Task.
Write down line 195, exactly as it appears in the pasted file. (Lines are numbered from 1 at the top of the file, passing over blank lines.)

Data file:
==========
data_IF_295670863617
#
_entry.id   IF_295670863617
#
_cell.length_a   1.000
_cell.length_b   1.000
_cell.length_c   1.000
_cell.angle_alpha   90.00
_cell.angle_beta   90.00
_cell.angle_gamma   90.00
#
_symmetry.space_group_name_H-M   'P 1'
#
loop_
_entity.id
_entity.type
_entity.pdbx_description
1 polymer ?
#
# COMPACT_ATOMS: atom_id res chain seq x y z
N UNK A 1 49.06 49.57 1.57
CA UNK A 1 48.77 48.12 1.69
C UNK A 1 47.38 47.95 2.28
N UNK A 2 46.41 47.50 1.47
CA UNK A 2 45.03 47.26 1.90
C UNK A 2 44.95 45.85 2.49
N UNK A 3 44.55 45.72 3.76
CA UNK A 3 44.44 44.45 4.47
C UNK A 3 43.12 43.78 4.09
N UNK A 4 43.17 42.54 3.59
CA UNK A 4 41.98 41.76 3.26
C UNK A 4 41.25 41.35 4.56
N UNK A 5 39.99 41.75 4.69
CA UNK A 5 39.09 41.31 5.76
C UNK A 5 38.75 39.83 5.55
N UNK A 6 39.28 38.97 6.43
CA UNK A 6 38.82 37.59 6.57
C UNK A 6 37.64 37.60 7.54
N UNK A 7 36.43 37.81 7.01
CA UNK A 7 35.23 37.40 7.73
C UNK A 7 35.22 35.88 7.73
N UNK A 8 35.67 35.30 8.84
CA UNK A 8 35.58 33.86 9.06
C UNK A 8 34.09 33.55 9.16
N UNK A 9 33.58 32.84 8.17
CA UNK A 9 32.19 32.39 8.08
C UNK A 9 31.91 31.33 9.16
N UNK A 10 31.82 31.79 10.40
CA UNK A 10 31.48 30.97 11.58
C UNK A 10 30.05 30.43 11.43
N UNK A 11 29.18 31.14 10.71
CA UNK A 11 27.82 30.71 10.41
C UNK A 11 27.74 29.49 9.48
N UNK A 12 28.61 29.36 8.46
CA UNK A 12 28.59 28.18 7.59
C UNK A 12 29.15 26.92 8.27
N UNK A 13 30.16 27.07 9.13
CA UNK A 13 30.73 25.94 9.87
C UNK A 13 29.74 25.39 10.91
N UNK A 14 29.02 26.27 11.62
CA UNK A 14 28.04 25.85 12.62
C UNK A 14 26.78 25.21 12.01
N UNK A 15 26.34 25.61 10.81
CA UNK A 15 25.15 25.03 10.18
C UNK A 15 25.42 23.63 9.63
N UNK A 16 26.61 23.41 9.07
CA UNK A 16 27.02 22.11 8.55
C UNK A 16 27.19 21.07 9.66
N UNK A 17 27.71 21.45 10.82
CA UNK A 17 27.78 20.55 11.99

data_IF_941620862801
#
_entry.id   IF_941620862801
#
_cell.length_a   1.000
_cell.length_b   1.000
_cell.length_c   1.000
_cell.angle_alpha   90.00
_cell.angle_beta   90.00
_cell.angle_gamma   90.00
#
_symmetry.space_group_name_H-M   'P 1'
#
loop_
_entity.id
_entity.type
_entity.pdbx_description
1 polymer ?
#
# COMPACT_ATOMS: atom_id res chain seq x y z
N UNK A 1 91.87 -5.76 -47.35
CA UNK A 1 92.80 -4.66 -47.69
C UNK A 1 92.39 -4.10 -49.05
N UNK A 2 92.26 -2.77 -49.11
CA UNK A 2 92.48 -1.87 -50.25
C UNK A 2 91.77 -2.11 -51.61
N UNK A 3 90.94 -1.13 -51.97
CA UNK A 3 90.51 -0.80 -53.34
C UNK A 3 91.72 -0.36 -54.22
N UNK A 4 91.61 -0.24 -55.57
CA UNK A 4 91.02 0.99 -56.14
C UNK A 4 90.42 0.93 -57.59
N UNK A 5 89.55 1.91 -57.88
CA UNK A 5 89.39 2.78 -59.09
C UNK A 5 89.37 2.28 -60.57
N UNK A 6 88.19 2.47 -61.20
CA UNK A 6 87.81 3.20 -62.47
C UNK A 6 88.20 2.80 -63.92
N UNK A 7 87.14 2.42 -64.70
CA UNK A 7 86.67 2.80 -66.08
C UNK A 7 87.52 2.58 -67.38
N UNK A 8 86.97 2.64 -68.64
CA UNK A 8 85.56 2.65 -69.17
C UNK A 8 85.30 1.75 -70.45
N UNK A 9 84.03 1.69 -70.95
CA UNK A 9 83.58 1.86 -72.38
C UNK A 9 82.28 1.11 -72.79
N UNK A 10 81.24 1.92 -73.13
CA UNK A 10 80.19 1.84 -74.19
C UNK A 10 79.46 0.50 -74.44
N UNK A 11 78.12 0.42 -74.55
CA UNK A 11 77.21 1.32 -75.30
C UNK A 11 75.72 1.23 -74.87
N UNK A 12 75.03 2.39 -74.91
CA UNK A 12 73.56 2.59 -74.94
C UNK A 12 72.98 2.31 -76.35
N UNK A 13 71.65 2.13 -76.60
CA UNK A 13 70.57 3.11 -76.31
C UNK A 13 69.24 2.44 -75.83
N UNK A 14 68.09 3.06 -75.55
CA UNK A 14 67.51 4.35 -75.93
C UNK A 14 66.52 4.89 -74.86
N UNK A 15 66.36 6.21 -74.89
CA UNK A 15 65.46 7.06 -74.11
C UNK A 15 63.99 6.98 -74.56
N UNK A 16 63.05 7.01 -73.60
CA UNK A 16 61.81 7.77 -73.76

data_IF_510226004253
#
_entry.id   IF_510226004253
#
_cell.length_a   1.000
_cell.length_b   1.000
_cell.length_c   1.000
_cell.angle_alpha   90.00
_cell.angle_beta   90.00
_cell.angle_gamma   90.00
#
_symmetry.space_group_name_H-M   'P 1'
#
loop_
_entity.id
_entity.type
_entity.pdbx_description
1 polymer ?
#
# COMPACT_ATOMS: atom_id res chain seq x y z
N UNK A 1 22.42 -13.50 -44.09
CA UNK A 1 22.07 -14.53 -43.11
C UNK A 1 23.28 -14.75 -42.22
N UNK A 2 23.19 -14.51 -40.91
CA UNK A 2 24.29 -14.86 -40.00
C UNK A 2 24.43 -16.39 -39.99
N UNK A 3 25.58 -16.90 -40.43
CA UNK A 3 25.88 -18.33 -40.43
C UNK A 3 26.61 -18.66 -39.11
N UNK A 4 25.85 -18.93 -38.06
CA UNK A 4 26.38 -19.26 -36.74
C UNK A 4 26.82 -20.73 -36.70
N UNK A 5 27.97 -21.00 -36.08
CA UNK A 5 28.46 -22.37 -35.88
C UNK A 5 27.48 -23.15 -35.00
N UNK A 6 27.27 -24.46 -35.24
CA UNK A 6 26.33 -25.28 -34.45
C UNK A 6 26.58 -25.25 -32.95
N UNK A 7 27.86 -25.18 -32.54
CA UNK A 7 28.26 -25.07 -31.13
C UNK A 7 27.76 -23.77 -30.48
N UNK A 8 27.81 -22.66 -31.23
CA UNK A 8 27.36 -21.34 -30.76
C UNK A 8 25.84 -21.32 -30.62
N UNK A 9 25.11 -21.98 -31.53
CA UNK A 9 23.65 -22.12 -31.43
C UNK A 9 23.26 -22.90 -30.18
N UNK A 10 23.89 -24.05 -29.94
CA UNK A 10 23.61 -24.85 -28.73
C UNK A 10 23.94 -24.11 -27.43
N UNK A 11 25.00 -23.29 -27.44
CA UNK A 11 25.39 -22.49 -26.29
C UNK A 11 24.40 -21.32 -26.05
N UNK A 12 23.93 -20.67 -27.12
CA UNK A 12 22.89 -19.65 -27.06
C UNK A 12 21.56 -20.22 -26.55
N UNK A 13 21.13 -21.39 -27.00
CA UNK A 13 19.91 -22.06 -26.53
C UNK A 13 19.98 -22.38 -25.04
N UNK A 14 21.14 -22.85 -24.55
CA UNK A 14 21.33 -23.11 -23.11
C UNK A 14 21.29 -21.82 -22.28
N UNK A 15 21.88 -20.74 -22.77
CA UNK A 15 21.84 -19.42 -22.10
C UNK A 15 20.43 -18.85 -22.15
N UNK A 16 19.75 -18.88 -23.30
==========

CA UNK A 13 19.91 -22.06 -26.53